The Madara Rider is a large rock relief that is a highlight of pagan Bulgarian art.
The relief depicts a majestic horseman 23 m above ground level in an almost vertical 100-metre-high cliff. The horseman is thrusting a spear into a lion lying at his horse's feet. A dog runs after the horseman.
The monument, dated back to 710, is usually attributed to the ancient Bulgars, a nomadic tribe of warriors which settled in northeastern Bulgaria at the end of the 7th century and after merging with the local Slavs gave origin to the modern Bulgarians.
Map of Madara RiderLoad map
Visit September 2018
The Madara Rider is the symbol of the Bulgarian nation. An image of it can be found on the back of most of its coins for example. The relief carved into a cliff at an elevation of 23m is seen as the climax of pagan Bulgarian art. It shows a rider on a horse, attacking a lion with his spear. A dog walks behind the rider. Next to it are 3 inscriptions in Greek that refer to the Bulgarian rulers of the 8th and 9th centuries.
Madara lies an hour away from the Black Sea coast in Varna, where we started this day. "We" is the WH Travellers community, gathered for its annual meeting: 15 people from 10 countries and 3 continents. We travel for two days with rental cars through north-eastern Bulgaria, with the aim of visiting 4 World Heritage sites plus a few tentative sites.
After a pleasant start of the day in nearby Pobiti TWHS, we were in Madara before 10.30 am. Given the status of the site, one would expect a spacious terrain and buses with tourists. But it does not even have a parking lot: just dump your car by the side of the road. There are a few souvenir shops however and – after worrying beforehand and bringing our own snacks for lunch - we counted 3 restaurants to serve lunch.
To get to the relief with the rider, you have to tackle a stone staircase with more than 200 steps. And then you suddenly find yourself in an open space: the horseman is chiselled over 20 meters above your head. There is an unsightly scaffolding underneath, perhaps it has to do with maintenance work. But looking at the rust spots, it has been standing there for a long time already. The scaffolding platform hasn’t been mentioned by one of the previous reviewers or shown in pictures that I know of the site – I am wondering whether it is a recent addition.
You cannot get closer to the Rider than this. With the naked eye only the rider on his horse and the dog running behind them can be clearly seen. The inscriptions for example I only saw after blowing up the pictures on my camera. The visitor experience is so underwhelming that it is hard to spend even 10 minutes here. There is only one angle from where to look at the image – that’s why all photos of it look the same.
When you are tired of the Rider, there are a few other things that you can go and see in this protected area (these are outside the core zone by the way): to the left a trail goes up steeply to an old fortress. Some travel companions who climbed all the way up reported a tough climb and a not too special view. To the right the path is a bit easier and more interesting, ending at two caves and a chapel. The long flight of stairs also is of a certain interest to WH travellers, as it is part of the narrow core zone together with the cliff face that sports the relief. In all, to our own surprise, we managed to spend 2.5 hours at the site including a satisfying lunch at the terrace of one of the restaurants.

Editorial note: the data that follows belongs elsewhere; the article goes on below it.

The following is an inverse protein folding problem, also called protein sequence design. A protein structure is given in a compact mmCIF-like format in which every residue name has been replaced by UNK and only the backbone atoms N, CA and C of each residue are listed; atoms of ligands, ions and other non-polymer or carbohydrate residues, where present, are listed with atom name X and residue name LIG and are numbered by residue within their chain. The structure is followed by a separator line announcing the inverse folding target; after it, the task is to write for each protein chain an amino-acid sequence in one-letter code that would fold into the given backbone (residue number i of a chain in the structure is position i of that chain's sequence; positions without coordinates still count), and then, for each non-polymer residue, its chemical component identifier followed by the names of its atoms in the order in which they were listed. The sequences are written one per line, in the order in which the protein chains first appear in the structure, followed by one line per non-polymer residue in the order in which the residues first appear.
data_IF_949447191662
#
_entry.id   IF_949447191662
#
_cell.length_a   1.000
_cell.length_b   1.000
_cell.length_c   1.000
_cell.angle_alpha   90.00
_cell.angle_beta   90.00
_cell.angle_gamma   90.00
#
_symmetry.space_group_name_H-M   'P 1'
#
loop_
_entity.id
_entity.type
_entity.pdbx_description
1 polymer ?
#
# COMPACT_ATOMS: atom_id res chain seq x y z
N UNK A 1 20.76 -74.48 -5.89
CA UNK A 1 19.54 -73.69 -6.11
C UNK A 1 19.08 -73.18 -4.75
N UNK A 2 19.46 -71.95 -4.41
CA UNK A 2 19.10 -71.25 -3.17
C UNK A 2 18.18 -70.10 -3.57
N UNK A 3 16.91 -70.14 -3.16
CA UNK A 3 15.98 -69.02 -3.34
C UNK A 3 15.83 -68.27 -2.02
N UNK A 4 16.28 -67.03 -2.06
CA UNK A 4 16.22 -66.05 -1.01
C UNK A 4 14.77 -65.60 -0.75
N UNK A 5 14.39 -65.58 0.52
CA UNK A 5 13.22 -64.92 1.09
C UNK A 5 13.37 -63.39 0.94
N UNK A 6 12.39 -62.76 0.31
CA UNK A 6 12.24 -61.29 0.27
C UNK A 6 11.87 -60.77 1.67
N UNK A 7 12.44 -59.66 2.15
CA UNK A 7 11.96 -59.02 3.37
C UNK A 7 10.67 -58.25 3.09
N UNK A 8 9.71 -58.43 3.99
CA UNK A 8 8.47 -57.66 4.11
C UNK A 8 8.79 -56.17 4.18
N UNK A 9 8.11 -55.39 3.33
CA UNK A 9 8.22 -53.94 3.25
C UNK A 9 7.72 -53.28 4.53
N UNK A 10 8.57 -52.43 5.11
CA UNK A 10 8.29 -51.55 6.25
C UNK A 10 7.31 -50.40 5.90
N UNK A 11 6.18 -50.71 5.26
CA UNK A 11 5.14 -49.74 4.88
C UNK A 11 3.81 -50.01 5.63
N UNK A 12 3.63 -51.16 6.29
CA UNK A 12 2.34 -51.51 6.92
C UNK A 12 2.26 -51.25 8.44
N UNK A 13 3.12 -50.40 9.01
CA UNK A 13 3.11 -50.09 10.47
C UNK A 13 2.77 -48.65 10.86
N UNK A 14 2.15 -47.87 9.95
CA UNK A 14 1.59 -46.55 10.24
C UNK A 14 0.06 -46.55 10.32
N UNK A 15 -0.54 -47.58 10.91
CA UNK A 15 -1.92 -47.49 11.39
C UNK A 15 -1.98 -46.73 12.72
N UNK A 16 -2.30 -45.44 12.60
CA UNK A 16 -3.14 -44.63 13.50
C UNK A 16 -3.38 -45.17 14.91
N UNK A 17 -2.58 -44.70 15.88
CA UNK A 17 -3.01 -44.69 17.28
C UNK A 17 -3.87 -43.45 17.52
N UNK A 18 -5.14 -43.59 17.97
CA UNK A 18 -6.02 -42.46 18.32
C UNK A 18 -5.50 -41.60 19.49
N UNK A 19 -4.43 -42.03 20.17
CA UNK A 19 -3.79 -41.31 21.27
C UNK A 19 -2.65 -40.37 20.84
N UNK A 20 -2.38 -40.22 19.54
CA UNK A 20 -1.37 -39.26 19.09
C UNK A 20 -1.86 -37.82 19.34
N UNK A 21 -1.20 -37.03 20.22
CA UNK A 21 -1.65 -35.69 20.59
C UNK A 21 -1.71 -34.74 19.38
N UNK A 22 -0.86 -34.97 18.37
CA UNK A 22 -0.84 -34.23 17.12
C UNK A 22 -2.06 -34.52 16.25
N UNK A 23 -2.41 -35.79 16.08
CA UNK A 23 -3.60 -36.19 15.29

Staying in Shumen overnight, I spent several hours in Madara in the afternoon. Took a bus to Madara and a train back to Shumen. From the bus / train station it's uphill walk for 1.5 km to the base of the National Historic and Archaeological Reserve, which includes the relief of the Madara Rider on the rock...cliff of a table mountain / plateau.
I think Madara Rider is my favorite WHS in Bulgaria, not just because of the relief, which is the core zone in itself, but of the whole reserve, which is basically the buffer zone. The reserve includes even some Neolithic and Thracian settlements, some Roman ruins (close to the train station), a 4th century fortress on top of the table mountain, and the remains from the middle age, which includes a monastery with cells for monks hewn into the cliff. In other words the reserve is a human history in a nut shell. There is also a museum.
I spent the hours walking around and up and down. The dramatic mountain setting even reminded me of Masada in Israel.
The photo shows the locations of the Madara Rider relief on the cliff, the fortress on the table mountain top and the screen capturer on the edge of the cliff. :)
Read more from Tsunami here.
Stoil Traykov Stoilov
I’m from Bulgaria and my name is Stoil Stoilov.
I have been many times in the village of Madara visiting the historical Madara Horseman site. I have spent 10 years in research in the ancient Bulgarian history and found out many new facts and made some important conclusion about the ancient Bulgarian history and among hen about the origin and meaning of the Madara monument which I represented in a book.